Bishop renews attack on Iraq conflict
ONE of the region's bishops has used his Christmas message to restate his belief that the conflict with Iraq was wrong.In the message, the Rt Rev Richard Lewis, the bishop of the St Edmundsbury and Ipswich Diocese, describes 2003 as "the year of fear''.
By John Howard
ONE of the region's bishops has used his Christmas message to restate his belief that the conflict with Iraq was wrong.
In the message, the Rt Rev Richard Lewis, the bishop of the St Edmundsbury and Ipswich Diocese, describes 2003 as "the year of fear''.
He said that the run up to Christmas had inevitably been dominated by the images from Iraq of
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Saddam Hussein's capture and people celebrating on the streets.
He said that for many people the fear of Saddam and his regime has been lifted and he hoped that this freedom from fear is not short lived.
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But Bishop Lewis said: "It was wrong to use such force. We have yet to see if there was real threat from weapons of mass destruction.
"You can't help feeling the motivation was much more closely related to the security of oil supplies. Why was the same treatment not meted out to any number of other brutal regimes?
"When people use force they also have to parade their victories and the good side of that with Saddam Hussein is that it has really lifted the fear from many people.
"But for many others we have really rubbed the victory in very deeply."
He added: "At the end of the day peace only comes when there is real respect for other members of humanity.
"Looking back at 2003 it seems to have been a 'year of fear'. Military action was taken against Iraq for fear that it might have weapons of mass destruction.
"Israel is building a wall around the Palestinians because of its fear of suicide bombers. Fear produces a mixture of reactions. The weak hide away for safety while the strong are tempted to put their trust in their strength and to rid themselves of their fear by greater and greater use of force.
"The first Christmas was exactly the same. The Israeli people were afraid of the Roman invaders. The Romans were afraid of an Israeli uprising and used military force to prevent it happening, killing a huge number of innocent children in the process.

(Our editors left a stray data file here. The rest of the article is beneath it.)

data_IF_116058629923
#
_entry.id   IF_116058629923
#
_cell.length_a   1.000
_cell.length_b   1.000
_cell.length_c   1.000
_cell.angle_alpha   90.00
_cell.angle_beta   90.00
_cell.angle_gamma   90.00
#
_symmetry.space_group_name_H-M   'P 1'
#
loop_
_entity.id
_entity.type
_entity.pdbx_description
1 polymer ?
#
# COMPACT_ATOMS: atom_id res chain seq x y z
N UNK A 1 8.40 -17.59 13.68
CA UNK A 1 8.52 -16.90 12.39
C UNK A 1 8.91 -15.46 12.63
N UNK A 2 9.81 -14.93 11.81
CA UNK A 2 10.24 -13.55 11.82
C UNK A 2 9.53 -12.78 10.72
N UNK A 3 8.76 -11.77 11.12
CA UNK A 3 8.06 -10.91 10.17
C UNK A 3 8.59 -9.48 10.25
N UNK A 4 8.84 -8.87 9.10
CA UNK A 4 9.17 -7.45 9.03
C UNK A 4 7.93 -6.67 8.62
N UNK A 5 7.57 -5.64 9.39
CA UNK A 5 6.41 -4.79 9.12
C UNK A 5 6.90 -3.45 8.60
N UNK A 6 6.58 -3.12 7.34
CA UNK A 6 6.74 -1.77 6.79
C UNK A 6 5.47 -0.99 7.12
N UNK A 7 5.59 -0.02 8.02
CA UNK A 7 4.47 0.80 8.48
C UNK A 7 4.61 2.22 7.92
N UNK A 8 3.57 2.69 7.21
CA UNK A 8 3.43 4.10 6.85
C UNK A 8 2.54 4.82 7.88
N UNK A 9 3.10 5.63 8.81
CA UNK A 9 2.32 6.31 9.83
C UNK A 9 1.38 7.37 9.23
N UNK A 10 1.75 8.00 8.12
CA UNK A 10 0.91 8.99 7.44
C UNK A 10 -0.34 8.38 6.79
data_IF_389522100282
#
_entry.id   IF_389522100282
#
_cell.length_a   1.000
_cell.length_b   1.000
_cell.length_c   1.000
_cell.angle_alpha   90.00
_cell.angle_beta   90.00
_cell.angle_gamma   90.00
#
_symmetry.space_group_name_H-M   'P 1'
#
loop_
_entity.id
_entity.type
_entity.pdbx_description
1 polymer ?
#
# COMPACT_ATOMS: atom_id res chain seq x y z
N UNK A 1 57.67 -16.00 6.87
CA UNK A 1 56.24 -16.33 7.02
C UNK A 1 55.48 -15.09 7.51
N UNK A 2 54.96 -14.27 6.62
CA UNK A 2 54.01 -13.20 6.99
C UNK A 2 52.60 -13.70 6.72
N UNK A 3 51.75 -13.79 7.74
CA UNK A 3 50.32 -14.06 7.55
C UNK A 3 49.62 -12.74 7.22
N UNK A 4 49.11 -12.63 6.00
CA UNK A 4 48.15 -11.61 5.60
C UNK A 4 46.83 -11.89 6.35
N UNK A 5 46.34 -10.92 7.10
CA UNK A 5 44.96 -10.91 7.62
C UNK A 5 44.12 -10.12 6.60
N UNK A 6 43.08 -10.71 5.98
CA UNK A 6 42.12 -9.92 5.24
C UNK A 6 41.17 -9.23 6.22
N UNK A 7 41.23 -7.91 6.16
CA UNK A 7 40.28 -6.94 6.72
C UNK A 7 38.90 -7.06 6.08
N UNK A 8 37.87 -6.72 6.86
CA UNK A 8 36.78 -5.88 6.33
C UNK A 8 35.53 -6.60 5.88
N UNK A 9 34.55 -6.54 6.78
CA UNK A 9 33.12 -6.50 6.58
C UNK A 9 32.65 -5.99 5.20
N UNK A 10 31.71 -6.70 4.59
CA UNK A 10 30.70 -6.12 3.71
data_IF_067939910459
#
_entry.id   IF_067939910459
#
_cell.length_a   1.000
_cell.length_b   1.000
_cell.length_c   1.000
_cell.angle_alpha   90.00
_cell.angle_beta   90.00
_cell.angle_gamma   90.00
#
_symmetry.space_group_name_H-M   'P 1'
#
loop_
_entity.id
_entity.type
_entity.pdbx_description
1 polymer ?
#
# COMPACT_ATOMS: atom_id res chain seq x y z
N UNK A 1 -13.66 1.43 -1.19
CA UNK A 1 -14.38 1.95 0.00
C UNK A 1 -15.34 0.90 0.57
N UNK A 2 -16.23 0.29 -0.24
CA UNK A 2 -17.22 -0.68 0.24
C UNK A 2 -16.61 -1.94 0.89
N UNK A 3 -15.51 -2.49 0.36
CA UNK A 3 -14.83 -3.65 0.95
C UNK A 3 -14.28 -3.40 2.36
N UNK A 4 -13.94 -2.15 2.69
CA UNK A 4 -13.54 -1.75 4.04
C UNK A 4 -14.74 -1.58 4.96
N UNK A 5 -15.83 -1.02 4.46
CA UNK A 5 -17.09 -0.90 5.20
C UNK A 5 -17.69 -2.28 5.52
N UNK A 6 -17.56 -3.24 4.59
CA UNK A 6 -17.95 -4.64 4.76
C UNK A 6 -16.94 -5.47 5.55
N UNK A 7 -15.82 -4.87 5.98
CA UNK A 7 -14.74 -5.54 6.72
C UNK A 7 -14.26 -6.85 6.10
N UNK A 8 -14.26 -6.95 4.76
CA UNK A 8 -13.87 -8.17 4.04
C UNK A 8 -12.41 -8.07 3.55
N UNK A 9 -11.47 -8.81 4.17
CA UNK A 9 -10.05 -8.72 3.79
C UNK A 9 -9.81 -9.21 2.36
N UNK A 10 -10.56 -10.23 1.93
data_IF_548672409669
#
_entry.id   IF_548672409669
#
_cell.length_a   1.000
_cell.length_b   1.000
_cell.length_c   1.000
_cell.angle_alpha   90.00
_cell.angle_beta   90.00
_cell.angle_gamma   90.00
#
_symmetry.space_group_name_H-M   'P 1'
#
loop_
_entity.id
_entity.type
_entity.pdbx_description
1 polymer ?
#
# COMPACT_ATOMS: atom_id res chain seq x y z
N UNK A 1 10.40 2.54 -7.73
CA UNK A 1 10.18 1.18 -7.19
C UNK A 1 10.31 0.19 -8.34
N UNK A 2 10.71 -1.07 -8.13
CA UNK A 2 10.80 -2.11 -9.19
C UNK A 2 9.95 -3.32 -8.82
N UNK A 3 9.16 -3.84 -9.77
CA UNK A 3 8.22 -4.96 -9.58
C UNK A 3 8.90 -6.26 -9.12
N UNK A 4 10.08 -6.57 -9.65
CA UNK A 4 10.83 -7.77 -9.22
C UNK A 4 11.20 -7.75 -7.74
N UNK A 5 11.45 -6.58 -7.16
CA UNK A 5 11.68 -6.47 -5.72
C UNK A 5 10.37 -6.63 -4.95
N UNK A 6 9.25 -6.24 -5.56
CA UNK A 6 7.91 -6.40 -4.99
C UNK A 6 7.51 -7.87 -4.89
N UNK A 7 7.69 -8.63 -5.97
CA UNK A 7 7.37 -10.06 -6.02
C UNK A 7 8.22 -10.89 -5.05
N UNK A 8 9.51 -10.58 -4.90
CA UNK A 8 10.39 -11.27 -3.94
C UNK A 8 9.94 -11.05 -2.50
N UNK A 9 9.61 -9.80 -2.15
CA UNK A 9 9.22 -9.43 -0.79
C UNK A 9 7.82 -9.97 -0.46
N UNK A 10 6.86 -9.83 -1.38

"It was argued, then as it is now, that the use of force even at the expense of many innocent lives, would eventually ensure "peace" and freedom from fear.
"The birth of Christ is a salutary reminder that human beings make the same mistake in every generation. True peace is not the absence of conflict, but the presence of justice and mutual respect.
"The good news of the first Christmas is that even the most brutal repression by the Romans could not prevent the saviour of the world arriving safely and on time. By the same token, smart bombs, suicide bombers and concrete walls cannot and will not of themselves ensure peace.
"Perhaps the message of this Christmas is that the Spirit of God in humanity is stronger than any weapon of destruction, and it alone can bring freedom from fear.''
Bishop Lewis also felt that it had been a year of fear at home too, for those who have retired and are worried about their futures, with financial instability still felt in the wake of the terrorist attacks in America on 9/11.
He said: " Older people have put money aside through endowments and found they are not producing the results they had hoped for. Pensioners have fears for the future with the financial situation after 9/11.''
Bishop Lewis's earnest hope for next year is that Iraq now develops self-government, that there is a reasonable peaceful withdrawal of coalition forces and a stable democratic government is put in place.
n The Bishop of Guildford, the Rt Rev John Gladwin, was "reintroduced" in the Lords yesterday , following his appointment as Bishop of Chelmsford. His sponsor peers were the Bishops of St Albans and of Southwark.